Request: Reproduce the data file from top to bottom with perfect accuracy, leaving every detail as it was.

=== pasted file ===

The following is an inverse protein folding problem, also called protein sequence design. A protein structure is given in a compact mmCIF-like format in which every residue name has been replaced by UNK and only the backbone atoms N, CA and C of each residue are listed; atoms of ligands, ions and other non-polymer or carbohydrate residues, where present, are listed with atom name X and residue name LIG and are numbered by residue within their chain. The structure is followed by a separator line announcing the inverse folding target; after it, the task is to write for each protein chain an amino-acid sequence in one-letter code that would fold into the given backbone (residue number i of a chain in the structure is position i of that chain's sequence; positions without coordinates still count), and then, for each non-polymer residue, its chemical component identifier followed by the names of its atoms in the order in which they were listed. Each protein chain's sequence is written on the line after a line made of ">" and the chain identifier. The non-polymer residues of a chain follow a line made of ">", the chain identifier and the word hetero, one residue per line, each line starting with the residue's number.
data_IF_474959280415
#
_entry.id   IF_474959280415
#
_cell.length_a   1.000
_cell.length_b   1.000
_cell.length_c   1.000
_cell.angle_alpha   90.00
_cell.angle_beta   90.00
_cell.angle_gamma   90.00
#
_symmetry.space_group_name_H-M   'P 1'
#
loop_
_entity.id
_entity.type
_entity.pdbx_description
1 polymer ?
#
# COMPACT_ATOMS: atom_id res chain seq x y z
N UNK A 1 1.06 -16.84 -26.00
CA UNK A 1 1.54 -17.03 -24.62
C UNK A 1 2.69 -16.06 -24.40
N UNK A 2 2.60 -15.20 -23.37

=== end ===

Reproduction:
The following is an inverse protein folding problem, also called protein sequence design. A protein structure is given in a compact mmCIF-like format in which every residue name has been replaced by UNK and only the backbone atoms N, CA and C of each residue are listed; atoms of ligands, ions and other non-polymer or carbohydrate residues, where present, are listed with atom name X and residue name LIG and are numbered by residue within their chain. The structure is followed by a separator line announcing the inverse folding target; after it, the task is to write for each protein chain an amino-acid sequence in one-letter code that would fold into the given backbone (residue number i of a chain in the structure is position i of that chain's sequence; positions without coordinates still count), and then, for each non-polymer residue, its chemical component identifier followed by the names of its atoms in the order in which they were listed. Each protein chain's sequence is written on the line after a line made of ">" and the chain identifier. The non-polymer residues of a chain follow a line made of ">", the chain identifier and the word hetero, one residue per line, each line starting with the residue's number.
data_IF_474959280415
#
_entry.id   IF_474959280415
#
_cell.length_a   1.000
_cell.length_b   1.000
_cell.length_c   1.000
_cell.angle_alpha   90.00
_cell.angle_beta   90.00
_cell.angle_gamma   90.00
#
_symmetry.space_group_name_H-M   'P 1'
#
loop_
_entity.id
_entity.type
_entity.pdbx_description
1 polymer ?
#
# COMPACT_ATOMS: atom_id res chain seq x y z
N UNK A 1 1.06 -16.84 -26.00
CA UNK A 1 1.54 -17.03 -24.62
C UNK A 1 2.69 -16.06 -24.40
N UNK A 2 2.60 -15.20 -23.37